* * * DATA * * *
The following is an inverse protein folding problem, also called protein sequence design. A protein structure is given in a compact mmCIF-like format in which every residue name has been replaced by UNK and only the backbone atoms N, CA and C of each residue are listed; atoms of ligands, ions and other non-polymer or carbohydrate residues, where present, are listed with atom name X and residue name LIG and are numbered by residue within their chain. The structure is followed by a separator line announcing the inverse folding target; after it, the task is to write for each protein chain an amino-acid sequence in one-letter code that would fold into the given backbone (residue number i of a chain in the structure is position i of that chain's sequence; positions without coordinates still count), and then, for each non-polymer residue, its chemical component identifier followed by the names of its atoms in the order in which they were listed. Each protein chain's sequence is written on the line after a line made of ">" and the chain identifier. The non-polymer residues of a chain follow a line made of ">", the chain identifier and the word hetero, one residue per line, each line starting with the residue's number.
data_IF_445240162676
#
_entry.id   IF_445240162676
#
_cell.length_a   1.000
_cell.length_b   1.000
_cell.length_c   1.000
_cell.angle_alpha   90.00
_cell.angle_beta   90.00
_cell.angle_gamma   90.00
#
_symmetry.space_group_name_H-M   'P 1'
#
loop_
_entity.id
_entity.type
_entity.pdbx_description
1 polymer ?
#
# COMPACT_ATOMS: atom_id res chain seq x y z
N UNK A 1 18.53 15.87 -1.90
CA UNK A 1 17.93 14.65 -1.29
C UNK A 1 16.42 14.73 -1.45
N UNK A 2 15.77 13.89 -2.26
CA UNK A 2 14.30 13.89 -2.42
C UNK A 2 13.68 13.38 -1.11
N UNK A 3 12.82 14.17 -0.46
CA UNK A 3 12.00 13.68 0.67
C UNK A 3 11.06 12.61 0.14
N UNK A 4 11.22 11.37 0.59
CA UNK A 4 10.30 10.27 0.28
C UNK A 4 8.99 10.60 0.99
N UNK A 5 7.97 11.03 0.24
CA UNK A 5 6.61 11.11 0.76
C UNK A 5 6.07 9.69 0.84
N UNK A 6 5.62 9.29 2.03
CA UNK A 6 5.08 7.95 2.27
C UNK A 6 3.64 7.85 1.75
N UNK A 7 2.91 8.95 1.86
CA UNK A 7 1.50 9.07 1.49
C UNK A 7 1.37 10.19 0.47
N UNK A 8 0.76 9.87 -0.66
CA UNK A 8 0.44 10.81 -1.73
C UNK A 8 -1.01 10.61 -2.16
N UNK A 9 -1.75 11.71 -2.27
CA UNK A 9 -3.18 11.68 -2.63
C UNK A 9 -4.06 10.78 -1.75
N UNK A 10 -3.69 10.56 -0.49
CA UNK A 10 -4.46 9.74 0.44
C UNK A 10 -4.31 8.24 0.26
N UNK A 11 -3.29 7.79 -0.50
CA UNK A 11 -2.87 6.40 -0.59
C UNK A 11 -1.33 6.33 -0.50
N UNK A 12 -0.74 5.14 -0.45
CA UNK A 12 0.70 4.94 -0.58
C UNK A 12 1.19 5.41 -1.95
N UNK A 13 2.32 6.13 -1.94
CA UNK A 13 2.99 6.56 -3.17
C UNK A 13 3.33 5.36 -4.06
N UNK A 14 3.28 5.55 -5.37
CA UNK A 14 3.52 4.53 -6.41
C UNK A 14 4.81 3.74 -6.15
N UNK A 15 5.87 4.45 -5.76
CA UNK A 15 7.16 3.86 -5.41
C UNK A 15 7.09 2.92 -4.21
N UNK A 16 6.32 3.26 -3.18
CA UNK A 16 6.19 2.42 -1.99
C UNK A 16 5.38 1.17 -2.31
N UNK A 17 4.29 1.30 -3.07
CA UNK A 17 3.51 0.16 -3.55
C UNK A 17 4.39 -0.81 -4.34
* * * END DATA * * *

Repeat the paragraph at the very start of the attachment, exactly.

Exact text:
The following is an inverse protein folding problem, also called protein sequence design. A protein structure is given in a compact mmCIF-like format in which every residue name has been replaced by UNK and only the backbone atoms N, CA and C of each residue are listed; atoms of ligands, ions and other non-polymer or carbohydrate residues, where present, are listed with atom name X and residue name LIG and are numbered by residue within their chain. The structure is followed by a separator line announcing the inverse folding target; after it, the task is to write for each protein chain an amino-acid sequence in one-letter code that would fold into the given backbone (residue number i of a chain in the structure is position i of that chain's sequence; positions without coordinates still count), and then, for each non-polymer residue, its chemical component identifier followed by the names of its atoms in the order in which they were listed. Each protein chain's sequence is written on the line after a line made of ">" and the chain identifier. The non-polymer residues of a chain follow a line made of ">", the chain identifier and the word hetero, one residue per line, each line starting with the residue's number.